However, following up on the right idea is a program with pieces missing. An easy counter-claim is that I’m being a purist, but that’s like saying that if the answer to 5 + 5 is 11, a purist is one who demands that the answer be 10. (After all 11 is close to the right answer.) This is not about a one-solution answer. Rather, it’s about putting all of the pieces of the puzzle together before claiming completion.

Put Up or Shut Up

It is true that I have not read every book or article (online or in print) on PHP design patterns, but from what I’ve seen in the books and online articles, most leave something out. It’s not that PHP programmers lack the right stuff—they don’t. Rather, it seems that some of the early examples of PHP design patterns got it wrong and others went on to follow up these wrong examples. While I’ve seen wrong examples of design patterns for every other language, including ActionScript 3.0, Java, C# and C++, PHP seems to have more than it’s share.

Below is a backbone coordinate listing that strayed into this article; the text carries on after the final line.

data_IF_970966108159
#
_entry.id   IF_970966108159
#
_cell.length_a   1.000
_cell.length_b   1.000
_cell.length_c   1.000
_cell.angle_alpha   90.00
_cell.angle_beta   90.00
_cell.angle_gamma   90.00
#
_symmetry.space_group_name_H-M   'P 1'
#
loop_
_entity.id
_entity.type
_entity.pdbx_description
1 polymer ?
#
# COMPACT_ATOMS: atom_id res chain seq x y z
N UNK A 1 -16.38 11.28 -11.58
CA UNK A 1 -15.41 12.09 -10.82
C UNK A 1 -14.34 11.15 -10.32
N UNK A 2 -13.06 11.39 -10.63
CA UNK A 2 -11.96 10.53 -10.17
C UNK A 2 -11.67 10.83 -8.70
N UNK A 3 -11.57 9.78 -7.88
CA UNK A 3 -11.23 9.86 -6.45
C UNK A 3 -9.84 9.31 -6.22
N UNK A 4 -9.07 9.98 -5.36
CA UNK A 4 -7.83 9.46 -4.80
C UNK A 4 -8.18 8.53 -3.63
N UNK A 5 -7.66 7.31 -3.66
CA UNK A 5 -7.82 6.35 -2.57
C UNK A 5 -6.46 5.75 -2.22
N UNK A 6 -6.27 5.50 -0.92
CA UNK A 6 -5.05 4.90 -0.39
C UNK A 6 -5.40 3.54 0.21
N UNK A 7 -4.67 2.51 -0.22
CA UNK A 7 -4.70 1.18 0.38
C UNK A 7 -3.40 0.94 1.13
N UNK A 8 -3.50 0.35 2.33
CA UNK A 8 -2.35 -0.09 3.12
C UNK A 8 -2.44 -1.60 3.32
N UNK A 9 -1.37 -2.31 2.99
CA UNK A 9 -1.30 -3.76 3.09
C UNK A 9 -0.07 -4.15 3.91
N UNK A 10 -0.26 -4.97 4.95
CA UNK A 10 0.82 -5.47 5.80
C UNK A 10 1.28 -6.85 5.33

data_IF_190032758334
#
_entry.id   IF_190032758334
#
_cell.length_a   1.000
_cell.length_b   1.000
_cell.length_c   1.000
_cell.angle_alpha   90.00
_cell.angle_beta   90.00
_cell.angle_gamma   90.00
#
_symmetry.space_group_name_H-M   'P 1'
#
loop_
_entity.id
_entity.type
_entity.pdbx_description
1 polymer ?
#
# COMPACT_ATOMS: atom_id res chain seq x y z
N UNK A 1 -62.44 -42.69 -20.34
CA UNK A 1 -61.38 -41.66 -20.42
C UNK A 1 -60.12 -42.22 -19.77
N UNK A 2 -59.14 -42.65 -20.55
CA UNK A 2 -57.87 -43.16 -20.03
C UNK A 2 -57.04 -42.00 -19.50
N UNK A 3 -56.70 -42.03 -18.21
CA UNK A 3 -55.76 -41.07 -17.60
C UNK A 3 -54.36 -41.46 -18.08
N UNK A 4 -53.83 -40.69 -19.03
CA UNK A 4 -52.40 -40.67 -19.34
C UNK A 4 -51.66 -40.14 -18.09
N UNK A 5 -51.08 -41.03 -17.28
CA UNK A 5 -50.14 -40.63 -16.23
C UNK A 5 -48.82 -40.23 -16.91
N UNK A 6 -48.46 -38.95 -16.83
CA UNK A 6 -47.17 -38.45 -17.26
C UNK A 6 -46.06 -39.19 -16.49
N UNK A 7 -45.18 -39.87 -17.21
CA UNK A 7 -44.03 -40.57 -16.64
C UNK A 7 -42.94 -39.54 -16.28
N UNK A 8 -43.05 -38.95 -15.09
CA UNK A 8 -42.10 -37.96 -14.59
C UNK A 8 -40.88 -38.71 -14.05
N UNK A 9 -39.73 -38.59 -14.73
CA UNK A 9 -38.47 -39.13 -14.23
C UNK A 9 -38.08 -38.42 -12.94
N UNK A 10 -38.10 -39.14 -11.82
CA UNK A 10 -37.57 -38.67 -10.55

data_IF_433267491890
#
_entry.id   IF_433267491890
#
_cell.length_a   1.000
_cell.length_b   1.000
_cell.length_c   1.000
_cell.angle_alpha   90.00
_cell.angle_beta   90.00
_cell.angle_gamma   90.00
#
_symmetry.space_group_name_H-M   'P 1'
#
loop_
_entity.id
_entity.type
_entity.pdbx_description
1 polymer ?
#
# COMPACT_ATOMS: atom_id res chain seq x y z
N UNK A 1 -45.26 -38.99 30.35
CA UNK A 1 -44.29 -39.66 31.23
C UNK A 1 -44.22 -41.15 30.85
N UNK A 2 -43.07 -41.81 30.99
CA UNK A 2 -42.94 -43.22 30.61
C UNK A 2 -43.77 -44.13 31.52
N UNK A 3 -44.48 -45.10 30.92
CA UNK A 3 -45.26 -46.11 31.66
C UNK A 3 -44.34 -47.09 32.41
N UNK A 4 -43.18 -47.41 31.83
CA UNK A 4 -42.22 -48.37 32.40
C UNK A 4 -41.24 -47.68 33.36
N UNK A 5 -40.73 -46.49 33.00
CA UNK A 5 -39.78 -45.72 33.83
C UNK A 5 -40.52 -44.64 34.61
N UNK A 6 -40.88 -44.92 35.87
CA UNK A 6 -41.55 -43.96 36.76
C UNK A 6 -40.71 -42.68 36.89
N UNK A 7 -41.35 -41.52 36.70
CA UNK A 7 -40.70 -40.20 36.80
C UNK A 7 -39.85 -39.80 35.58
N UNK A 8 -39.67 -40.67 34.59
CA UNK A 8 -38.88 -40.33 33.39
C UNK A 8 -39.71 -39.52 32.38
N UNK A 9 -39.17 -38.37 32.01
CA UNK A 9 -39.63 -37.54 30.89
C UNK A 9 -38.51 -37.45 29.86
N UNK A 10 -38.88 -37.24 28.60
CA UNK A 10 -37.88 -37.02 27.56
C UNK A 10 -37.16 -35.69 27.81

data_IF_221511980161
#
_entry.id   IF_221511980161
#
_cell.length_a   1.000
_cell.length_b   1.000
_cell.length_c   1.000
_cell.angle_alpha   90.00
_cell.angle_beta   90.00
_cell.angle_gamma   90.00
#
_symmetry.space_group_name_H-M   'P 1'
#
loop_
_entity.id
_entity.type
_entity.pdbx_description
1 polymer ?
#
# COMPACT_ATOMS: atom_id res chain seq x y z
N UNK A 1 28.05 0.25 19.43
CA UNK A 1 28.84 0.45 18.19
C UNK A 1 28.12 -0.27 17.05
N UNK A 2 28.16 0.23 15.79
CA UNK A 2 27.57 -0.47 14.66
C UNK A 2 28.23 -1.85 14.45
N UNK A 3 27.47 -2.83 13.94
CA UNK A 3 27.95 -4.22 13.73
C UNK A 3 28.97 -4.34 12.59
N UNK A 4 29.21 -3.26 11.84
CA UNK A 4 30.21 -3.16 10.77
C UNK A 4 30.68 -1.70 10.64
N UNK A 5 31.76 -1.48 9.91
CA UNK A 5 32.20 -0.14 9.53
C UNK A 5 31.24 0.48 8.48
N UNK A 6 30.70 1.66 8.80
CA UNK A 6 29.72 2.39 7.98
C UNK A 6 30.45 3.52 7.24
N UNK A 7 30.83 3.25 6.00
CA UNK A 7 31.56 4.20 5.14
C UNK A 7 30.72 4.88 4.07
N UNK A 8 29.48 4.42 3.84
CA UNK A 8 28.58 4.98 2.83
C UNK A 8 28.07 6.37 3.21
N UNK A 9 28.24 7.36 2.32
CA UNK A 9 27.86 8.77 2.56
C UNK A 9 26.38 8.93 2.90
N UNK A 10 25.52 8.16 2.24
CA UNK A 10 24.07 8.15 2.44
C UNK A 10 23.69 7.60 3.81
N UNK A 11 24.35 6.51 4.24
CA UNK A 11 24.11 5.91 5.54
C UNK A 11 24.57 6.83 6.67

The goal is not to show how smart we are. Rather, in discussing what needs to be a part of a design pattern I’ve found that I have to think through exactly why each participant in a design pattern has to be there. For example, in the Strategy pattern, why do we need the Context class? Why can’t the Client make a request directly to the strategies, even going through the Strategy interface? After all, the Context is a concrete class; thus, it’s not the interface that we’re after. Including all of the participants in a design pattern example requires that each participant’s role be explained. Those explanations should help us better understand what the pattern accomplish, and we can better understand design patterns. That is the goal of this blog.

So now we’re stuck with coming up with good examples and better explanations of what design patterns are supposed to accomplish for the PHP programmer. Naturally, after being so critical of PHP patterns, we need to hold ourselves to those same standards. Given the rapid evolution of PHP from PHP 4 to the verge of PHP 6, one might think that it’s better to wait until PHP 6 is officially the new standard. However, in looking at PHP 6, you’ll find that a good PHP 5 program cast in a design pattern is easy to update (as are all programs using design patterns.) On this blog we’ll put up examples with the expectation that we’ll be examined and corrected where we need to be. The goal is to explore the value design patterns in PHP and get it right in doing so.